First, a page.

One of my favorite magazines is National Geographic. In the February edition I was moved by an article authored by Caroline Alexander and photographed by Lynn Johnson, entitled, The Invisible War on the Brain. Reading the piece jars one to see a particularly devastating aspect of modern warfare.
Alexander begins to scrape away at how explosive blasts effect service people. She details the many side effects that come from these incidents. One soldier states, “If my hand or arm had just been blown off, then people would understand. They’d see there’s something wrong.” The scarring is not so much physical as it is social, emotional and psychological. It damages the soul.
Medical science is just now beginning to see the complexity of these kinds of interior wounds. Treatment is still in infantile stages. Alexander discusses how service members are making masks, providing a cathardic tool to make sense of their wounds, too deep for language. Our claim is to be a people of healing in a broken world. How do we serve in these kinds of difficult places? Are we able to reach out to those whose lives have been devastated? These are the things we will figure out on the journey, discerning how God would have us to serve. But beyond this community we have tools, one of which is Week of Compassion.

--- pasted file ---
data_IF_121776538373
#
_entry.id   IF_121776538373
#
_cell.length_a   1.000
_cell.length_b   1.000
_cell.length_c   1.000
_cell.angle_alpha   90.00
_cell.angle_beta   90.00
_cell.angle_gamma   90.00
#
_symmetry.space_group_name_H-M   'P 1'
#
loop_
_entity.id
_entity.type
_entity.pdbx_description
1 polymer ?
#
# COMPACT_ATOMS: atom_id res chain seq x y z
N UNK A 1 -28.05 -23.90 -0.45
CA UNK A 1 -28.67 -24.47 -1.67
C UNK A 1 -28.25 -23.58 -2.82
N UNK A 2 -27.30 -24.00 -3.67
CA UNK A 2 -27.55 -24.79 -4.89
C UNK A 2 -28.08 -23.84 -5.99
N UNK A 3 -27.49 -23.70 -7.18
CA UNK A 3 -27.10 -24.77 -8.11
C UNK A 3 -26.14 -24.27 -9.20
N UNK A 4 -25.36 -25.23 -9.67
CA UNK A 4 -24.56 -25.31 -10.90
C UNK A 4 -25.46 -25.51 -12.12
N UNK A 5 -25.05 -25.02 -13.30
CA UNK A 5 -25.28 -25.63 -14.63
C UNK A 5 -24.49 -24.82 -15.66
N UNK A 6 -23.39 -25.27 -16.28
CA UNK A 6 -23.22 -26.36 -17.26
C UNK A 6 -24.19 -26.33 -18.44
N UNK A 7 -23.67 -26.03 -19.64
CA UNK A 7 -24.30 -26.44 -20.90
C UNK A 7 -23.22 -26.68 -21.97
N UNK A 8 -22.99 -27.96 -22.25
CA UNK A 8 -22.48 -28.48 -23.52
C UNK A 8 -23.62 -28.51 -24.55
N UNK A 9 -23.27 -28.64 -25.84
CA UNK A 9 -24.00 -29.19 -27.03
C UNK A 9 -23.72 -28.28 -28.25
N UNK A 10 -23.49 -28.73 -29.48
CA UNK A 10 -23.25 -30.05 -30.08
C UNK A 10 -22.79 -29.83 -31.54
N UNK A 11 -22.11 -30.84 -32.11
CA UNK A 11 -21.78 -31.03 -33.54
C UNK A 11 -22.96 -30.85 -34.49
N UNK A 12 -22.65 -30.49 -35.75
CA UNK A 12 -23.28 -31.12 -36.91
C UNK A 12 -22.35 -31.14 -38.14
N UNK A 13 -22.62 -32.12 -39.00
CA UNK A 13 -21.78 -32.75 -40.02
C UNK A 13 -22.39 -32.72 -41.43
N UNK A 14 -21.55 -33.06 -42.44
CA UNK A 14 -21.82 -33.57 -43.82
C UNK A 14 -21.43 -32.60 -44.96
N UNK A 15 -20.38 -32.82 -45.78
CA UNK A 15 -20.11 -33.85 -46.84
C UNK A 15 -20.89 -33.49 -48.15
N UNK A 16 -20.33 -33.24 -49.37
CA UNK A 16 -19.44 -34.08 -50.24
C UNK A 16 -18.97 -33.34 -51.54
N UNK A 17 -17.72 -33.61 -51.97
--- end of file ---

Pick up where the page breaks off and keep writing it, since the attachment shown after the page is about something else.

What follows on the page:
Week of Compassion is all about healing, here in North America and wherever there is brokenness and scarring. Watch for news in your upcoming Bridge about how our contributions bring hope in places of fragmentation. We are a church that prays for and acts on behalf of those in need of the healing hands of Jesus.
We will receive offerings on both of these Sundays. The fund goes through the Disciples Missions to front line aide for people in tragedies and disasters. Our congregation has always given generously to this special offering.